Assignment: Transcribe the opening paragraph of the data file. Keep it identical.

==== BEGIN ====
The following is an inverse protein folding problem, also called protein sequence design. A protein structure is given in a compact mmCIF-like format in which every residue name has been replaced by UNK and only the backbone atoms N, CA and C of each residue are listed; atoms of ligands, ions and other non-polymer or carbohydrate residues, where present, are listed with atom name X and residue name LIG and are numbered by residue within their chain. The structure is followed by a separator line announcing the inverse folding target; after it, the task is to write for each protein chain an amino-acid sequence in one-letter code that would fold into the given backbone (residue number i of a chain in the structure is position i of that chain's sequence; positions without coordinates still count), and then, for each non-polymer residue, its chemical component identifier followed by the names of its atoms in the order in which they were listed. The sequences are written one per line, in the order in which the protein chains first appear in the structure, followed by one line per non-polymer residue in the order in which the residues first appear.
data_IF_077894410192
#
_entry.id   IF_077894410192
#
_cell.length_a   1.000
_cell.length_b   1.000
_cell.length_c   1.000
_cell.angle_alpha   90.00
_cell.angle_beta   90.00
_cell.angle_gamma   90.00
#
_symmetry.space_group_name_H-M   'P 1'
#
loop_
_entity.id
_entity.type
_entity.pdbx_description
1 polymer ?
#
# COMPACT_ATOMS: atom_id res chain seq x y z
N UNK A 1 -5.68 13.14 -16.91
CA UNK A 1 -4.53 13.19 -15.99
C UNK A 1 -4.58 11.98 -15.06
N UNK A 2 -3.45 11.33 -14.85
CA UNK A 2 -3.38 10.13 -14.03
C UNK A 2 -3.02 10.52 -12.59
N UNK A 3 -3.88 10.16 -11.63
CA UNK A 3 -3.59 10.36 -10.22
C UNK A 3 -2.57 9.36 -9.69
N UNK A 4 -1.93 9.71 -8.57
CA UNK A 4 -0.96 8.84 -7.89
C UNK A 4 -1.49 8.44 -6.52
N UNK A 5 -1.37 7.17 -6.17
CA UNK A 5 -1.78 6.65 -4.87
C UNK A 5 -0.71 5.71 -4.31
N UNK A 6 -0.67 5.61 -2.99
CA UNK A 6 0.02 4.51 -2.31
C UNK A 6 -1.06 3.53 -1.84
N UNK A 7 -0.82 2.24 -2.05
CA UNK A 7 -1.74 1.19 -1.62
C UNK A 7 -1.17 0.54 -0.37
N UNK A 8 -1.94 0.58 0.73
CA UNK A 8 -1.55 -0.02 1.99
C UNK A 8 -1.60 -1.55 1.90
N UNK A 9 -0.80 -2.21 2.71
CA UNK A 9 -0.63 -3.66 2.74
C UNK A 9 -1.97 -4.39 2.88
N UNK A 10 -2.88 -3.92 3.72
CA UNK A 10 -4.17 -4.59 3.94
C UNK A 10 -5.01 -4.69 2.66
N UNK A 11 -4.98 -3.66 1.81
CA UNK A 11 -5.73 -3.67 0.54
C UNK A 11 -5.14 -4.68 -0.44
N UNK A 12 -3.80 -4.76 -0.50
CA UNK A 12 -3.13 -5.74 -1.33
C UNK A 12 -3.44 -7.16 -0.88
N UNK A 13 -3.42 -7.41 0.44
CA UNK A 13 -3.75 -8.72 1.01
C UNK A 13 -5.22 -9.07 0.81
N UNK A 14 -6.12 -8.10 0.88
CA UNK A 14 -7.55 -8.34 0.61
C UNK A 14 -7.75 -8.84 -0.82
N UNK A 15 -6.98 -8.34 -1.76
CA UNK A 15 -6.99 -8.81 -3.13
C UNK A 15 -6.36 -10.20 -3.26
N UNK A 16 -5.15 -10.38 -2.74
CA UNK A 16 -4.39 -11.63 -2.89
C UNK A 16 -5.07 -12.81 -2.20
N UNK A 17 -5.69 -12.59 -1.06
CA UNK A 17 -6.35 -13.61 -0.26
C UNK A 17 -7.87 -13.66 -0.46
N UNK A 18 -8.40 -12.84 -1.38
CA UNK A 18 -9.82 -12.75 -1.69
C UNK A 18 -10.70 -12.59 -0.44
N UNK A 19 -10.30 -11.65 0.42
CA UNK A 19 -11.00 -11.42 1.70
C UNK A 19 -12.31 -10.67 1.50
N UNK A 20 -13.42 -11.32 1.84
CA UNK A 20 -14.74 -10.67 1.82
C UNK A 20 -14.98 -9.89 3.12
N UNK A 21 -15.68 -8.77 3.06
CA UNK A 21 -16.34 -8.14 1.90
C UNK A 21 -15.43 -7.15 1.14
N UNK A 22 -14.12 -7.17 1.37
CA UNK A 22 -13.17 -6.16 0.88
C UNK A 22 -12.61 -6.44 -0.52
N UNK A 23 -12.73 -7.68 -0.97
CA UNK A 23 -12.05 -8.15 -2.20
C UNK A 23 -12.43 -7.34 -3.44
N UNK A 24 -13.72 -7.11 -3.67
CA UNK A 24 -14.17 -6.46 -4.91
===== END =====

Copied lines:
The following is an inverse protein folding problem, also called protein sequence design. A protein structure is given in a compact mmCIF-like format in which every residue name has been replaced by UNK and only the backbone atoms N, CA and C of each residue are listed; atoms of ligands, ions and other non-polymer or carbohydrate residues, where present, are listed with atom name X and residue name LIG and are numbered by residue within their chain. The structure is followed by a separator line announcing the inverse folding target; after it, the task is to write for each protein chain an amino-acid sequence in one-letter code that would fold into the given backbone (residue number i of a chain in the structure is position i of that chain's sequence; positions without coordinates still count), and then, for each non-polymer residue, its chemical component identifier followed by the names of its atoms in the order in which they were listed. The sequences are written one per line, in the order in which the protein chains first appear in the structure, followed by one line per non-polymer residue in the order in which the residues first appear.